Today there is a form to be filled out and can be obtained from their website, which I will give you later. I noticed on the form that many of the documents I needed weren’t listed but it’s safe to assume they will be needed before the process is completed. There was one document on the form not mentioned on my list and that is a return ticket/itinerary. Other than the form itself, there is no indication on the site that I could find as to what the process entails or how long it takes. I was told it took three years but it actually took five years because of the much dreaded bureaucracy.

In the beginning I assumed once the process got started it would be smooth sailing until completion. After the normal three years had passed I started to contact immigrations periodically so they would know who I was plus I would be able to handle any problem that arose then rather than waiting to confront it at the annual visit to Kingston.

Some other things not noted on the website is the annual visit and multi-entry visas. Each year, while you are still in the process of obtaining permanent residency, you are required to return to immigrations in Kingston on or before your anniversary date on the extension they give you in your passport. You need to obtain the visa if you plan to travel off the island any time during the year. It is much easier to get the visa while you are there for your annual visit than to try to get one should you decide later to travel off the island. A change that has been made recently is that visas may now be obtained at the Montego Bay office. However, that office only acts as a free messenger as they send your passports to Kingston for the visas are only granted in Kingston.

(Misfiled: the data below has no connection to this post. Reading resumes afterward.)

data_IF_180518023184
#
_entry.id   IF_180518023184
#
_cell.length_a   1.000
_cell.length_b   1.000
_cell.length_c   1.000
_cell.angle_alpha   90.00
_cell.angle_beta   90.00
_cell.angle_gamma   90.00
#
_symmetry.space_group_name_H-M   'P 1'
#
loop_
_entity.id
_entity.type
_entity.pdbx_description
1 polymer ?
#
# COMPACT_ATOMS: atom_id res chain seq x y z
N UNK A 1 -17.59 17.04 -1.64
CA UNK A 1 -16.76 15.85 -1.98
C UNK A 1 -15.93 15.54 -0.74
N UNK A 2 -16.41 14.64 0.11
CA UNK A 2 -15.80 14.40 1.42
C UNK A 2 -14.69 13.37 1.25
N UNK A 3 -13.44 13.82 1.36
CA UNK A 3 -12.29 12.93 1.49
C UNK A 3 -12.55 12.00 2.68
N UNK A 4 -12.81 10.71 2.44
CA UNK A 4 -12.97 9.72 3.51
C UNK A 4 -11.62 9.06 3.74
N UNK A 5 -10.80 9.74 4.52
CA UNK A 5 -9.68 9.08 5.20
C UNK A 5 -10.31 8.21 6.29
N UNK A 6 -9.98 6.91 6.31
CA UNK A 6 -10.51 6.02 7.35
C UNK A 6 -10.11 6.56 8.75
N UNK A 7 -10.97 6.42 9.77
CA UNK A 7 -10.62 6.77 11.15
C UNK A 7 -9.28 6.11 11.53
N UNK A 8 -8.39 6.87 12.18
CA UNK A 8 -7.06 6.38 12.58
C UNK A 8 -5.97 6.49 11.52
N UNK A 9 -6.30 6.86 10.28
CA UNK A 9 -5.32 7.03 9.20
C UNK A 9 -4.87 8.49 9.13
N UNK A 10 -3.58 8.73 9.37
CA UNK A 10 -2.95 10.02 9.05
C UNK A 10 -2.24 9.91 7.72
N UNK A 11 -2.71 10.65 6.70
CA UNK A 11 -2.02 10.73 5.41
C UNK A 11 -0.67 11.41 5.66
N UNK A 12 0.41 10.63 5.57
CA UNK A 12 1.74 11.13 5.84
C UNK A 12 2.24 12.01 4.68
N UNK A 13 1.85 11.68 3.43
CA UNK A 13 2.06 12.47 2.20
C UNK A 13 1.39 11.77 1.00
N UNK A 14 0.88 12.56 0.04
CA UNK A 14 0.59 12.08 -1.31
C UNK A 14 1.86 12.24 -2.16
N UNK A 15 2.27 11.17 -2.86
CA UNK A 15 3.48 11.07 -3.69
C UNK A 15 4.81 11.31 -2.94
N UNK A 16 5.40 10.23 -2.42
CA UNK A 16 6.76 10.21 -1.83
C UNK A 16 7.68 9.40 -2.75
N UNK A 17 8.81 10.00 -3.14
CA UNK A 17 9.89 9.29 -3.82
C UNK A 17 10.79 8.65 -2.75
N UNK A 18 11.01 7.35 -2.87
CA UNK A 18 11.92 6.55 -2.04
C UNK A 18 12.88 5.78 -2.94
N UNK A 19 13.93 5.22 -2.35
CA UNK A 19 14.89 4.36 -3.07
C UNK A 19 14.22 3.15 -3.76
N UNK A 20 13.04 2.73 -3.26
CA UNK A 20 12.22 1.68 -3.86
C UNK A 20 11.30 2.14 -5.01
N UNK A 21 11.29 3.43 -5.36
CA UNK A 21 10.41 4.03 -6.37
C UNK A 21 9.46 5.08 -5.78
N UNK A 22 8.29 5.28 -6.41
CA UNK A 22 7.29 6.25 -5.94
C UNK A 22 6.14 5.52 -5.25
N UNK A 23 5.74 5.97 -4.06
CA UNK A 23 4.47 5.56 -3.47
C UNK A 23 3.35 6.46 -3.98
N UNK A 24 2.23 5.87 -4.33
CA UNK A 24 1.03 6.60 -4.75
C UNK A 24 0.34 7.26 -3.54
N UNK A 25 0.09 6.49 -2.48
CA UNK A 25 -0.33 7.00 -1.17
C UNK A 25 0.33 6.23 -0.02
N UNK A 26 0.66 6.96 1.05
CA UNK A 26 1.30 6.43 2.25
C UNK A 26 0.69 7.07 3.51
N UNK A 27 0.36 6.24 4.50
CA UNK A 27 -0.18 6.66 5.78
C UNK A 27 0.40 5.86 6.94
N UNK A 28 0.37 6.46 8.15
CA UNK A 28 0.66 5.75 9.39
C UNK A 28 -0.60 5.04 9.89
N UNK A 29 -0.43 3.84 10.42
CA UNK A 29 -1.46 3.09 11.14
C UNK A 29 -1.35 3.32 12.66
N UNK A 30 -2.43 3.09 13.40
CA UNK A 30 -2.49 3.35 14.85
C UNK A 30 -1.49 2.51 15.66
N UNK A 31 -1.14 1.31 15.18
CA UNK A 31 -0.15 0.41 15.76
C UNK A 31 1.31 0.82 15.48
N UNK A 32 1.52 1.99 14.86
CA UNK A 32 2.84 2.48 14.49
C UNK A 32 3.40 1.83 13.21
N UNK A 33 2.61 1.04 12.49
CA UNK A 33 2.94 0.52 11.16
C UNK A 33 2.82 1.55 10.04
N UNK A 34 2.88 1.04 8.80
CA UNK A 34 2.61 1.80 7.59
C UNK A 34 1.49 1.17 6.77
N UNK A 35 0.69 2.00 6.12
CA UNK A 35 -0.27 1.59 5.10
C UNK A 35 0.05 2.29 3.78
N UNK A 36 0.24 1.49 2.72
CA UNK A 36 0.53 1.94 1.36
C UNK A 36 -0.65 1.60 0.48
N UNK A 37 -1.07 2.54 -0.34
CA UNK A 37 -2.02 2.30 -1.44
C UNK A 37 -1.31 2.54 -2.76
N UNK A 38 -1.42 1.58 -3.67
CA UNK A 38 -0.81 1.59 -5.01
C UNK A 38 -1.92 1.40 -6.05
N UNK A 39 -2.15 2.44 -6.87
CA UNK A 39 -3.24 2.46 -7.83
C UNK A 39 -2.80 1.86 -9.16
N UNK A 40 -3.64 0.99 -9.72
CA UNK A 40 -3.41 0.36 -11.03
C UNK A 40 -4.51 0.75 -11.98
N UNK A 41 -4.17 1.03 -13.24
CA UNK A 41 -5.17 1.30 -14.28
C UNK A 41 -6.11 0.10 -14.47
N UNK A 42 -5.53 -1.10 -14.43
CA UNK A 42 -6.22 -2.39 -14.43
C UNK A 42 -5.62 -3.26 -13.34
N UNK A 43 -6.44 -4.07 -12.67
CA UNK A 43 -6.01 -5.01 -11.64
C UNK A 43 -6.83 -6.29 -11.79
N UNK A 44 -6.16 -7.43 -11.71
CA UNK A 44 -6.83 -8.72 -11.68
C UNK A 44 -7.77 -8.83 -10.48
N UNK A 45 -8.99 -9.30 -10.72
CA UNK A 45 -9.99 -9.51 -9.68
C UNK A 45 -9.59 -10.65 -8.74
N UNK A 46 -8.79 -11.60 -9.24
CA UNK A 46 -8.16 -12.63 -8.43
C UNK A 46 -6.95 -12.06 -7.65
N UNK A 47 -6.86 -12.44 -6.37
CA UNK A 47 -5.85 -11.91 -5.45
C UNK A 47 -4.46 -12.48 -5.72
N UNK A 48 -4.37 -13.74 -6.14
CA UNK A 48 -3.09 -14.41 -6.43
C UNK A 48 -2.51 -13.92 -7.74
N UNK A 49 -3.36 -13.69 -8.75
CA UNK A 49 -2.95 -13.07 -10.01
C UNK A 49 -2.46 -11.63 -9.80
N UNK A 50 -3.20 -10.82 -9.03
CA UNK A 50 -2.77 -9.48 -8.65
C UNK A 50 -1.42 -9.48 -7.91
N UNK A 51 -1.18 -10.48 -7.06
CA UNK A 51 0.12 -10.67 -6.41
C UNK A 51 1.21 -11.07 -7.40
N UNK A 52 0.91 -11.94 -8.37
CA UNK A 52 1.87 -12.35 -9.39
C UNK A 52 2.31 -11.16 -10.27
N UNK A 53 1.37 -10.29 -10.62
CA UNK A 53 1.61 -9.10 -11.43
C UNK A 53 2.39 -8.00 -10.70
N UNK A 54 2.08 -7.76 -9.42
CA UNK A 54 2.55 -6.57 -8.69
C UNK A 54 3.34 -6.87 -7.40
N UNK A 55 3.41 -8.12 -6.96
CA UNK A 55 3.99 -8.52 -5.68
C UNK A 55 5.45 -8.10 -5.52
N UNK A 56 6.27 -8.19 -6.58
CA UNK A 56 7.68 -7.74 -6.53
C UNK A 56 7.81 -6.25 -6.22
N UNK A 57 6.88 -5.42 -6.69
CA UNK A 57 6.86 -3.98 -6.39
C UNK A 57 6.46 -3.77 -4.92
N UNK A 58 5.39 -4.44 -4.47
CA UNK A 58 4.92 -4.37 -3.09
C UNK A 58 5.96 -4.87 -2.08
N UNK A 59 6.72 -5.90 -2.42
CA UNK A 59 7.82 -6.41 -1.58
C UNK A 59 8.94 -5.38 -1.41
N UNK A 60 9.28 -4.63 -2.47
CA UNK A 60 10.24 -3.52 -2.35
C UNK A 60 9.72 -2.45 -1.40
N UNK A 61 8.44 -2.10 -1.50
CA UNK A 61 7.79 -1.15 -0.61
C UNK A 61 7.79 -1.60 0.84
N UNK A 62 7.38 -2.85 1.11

Time seems to be moving faster than immigrations can cope with. Nine years ago a visa can be issued the same day as the annual visit but that changed several years later when we had to make the long eight hour round trip a week later to pick up the visa. Today the process is even longer. The Montego Bay office takes twice as long supposedly. But on June 22nd of this year, we went to the Montego Bay office as it was getting close for the time to renew our visas. We were given a receipt there for our passports which stated they would be returned on July 4th. On July 5th, we received a call from immigrations in Kingston that the visas were approved but they needed a copy of the document that proved we were in fact permanent residents, a procedure that the Montego Bay office knew nothing about. The Kingston copy is somewhere in immigrations’ archives which can’t be accessed for the visa renewal. The next day we took our letter to the Montego Bay office where the clerk made a copy and indicated it would be sent to Kingston. We have made several inquiries since then but as of this date, July 20th, the passports have not been returned.

Knowing Murphy’s Law all too well, we applied for the visa renewals two months in advance of their expiration and our annual trip to the states figuring that would be ample time even if there were some kind of snafu. So, instead of 7-10 working day, it has been 20 working days and counting. The good thing about the new renewal is instead of the visa expiring every two years it now lasts for the life of our passports and at the same cost as a one year renewal was nine years ago.

Ministry of National Security and Justice